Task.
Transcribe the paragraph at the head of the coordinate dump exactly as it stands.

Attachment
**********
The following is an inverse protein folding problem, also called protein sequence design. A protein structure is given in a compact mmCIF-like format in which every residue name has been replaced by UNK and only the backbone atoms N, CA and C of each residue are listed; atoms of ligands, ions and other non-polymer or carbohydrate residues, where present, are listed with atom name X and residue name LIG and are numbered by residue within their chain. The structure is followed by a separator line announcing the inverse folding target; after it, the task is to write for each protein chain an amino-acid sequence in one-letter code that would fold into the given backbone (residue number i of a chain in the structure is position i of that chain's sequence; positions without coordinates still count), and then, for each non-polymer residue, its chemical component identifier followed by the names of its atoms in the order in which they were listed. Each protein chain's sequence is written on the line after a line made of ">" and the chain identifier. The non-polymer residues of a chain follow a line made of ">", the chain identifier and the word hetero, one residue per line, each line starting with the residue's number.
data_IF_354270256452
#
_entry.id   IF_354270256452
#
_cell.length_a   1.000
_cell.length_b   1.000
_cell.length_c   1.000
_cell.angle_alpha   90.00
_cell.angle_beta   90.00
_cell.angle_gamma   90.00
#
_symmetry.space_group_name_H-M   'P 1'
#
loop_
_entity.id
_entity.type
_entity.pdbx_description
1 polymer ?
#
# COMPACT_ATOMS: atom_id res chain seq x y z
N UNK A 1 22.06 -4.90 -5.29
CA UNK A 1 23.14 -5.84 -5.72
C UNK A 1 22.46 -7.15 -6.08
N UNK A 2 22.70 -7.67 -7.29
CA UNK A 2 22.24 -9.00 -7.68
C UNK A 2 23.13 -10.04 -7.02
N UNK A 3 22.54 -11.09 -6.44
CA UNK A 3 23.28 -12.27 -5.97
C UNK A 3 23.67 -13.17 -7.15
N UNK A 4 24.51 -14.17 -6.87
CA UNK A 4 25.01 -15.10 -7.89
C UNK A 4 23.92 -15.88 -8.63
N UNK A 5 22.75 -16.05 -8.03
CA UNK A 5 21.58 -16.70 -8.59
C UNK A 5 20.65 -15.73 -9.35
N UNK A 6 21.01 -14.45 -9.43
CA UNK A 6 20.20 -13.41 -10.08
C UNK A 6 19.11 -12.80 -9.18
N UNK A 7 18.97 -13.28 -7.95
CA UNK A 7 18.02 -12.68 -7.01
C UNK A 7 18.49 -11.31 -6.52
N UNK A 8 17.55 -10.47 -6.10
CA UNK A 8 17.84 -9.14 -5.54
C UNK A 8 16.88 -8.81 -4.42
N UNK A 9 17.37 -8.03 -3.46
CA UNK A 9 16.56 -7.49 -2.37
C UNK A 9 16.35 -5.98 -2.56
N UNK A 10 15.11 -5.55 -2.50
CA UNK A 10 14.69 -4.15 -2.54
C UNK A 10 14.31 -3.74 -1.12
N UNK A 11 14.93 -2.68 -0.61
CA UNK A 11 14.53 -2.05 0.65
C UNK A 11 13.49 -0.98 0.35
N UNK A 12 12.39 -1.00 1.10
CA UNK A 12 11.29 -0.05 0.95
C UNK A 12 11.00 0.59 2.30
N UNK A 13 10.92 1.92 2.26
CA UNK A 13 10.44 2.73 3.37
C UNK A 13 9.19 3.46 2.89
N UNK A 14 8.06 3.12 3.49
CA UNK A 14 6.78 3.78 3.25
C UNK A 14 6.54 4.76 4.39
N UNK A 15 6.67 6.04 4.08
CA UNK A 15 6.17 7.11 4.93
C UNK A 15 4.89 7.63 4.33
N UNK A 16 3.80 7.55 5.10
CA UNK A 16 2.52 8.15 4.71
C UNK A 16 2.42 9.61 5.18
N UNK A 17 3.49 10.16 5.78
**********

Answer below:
The following is an inverse protein folding problem, also called protein sequence design. A protein structure is given in a compact mmCIF-like format in which every residue name has been replaced by UNK and only the backbone atoms N, CA and C of each residue are listed; atoms of ligands, ions and other non-polymer or carbohydrate residues, where present, are listed with atom name X and residue name LIG and are numbered by residue within their chain. The structure is followed by a separator line announcing the inverse folding target; after it, the task is to write for each protein chain an amino-acid sequence in one-letter code that would fold into the given backbone (residue number i of a chain in the structure is position i of that chain's sequence; positions without coordinates still count), and then, for each non-polymer residue, its chemical component identifier followed by the names of its atoms in the order in which they were listed. Each protein chain's sequence is written on the line after a line made of ">" and the chain identifier. The non-polymer residues of a chain follow a line made of ">", the chain identifier and the word hetero, one residue per line, each line starting with the residue's number.